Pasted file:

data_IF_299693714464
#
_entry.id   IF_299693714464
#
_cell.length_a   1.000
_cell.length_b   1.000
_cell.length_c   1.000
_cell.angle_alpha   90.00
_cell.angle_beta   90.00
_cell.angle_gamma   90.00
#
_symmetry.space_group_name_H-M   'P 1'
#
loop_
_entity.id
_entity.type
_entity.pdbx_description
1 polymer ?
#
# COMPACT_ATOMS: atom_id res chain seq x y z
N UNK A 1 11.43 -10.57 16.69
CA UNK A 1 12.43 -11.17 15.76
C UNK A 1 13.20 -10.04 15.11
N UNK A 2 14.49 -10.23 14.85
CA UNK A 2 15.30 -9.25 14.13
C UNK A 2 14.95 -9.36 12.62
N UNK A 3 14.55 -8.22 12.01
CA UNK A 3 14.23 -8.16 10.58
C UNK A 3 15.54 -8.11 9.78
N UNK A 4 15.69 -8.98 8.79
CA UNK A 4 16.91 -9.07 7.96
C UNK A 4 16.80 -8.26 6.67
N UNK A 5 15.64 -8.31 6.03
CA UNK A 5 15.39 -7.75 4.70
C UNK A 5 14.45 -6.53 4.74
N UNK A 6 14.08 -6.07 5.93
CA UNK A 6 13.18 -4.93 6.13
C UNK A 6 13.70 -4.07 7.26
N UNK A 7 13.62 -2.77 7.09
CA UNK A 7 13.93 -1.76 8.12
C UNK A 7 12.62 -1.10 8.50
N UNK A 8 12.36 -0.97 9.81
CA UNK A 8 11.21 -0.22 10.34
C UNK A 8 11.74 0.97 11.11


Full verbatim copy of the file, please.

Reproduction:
data_IF_299693714464
#
_entry.id   IF_299693714464
#
_cell.length_a   1.000
_cell.length_b   1.000
_cell.length_c   1.000
_cell.angle_alpha   90.00
_cell.angle_beta   90.00
_cell.angle_gamma   90.00
#
_symmetry.space_group_name_H-M   'P 1'
#
loop_
_entity.id
_entity.type
_entity.pdbx_description
1 polymer ?
#
# COMPACT_ATOMS: atom_id res chain seq x y z
N UNK A 1 11.43 -10.57 16.69
CA UNK A 1 12.43 -11.17 15.76
C UNK A 1 13.20 -10.04 15.11
N UNK A 2 14.49 -10.23 14.85
CA UNK A 2 15.30 -9.25 14.13
C UNK A 2 14.95 -9.36 12.62
N UNK A 3 14.55 -8.22 12.01
CA UNK A 3 14.23 -8.16 10.58
C UNK A 3 15.54 -8.11 9.78
N UNK A 4 15.69 -8.98 8.79
CA UNK A 4 16.91 -9.07 7.96
C UNK A 4 16.80 -8.26 6.67
N UNK A 5 15.64 -8.31 6.03
CA UNK A 5 15.39 -7.75 4.70
C UNK A 5 14.45 -6.53 4.74
N UNK A 6 14.08 -6.07 5.93
CA UNK A 6 13.18 -4.93 6.13
C UNK A 6 13.70 -4.07 7.26
N UNK A 7 13.62 -2.77 7.09
CA UNK A 7 13.93 -1.76 8.12
C UNK A 7 12.62 -1.10 8.50
N UNK A 8 12.36 -0.97 9.81
CA UNK A 8 11.21 -0.22 10.34
C UNK A 8 11.74 0.97 11.11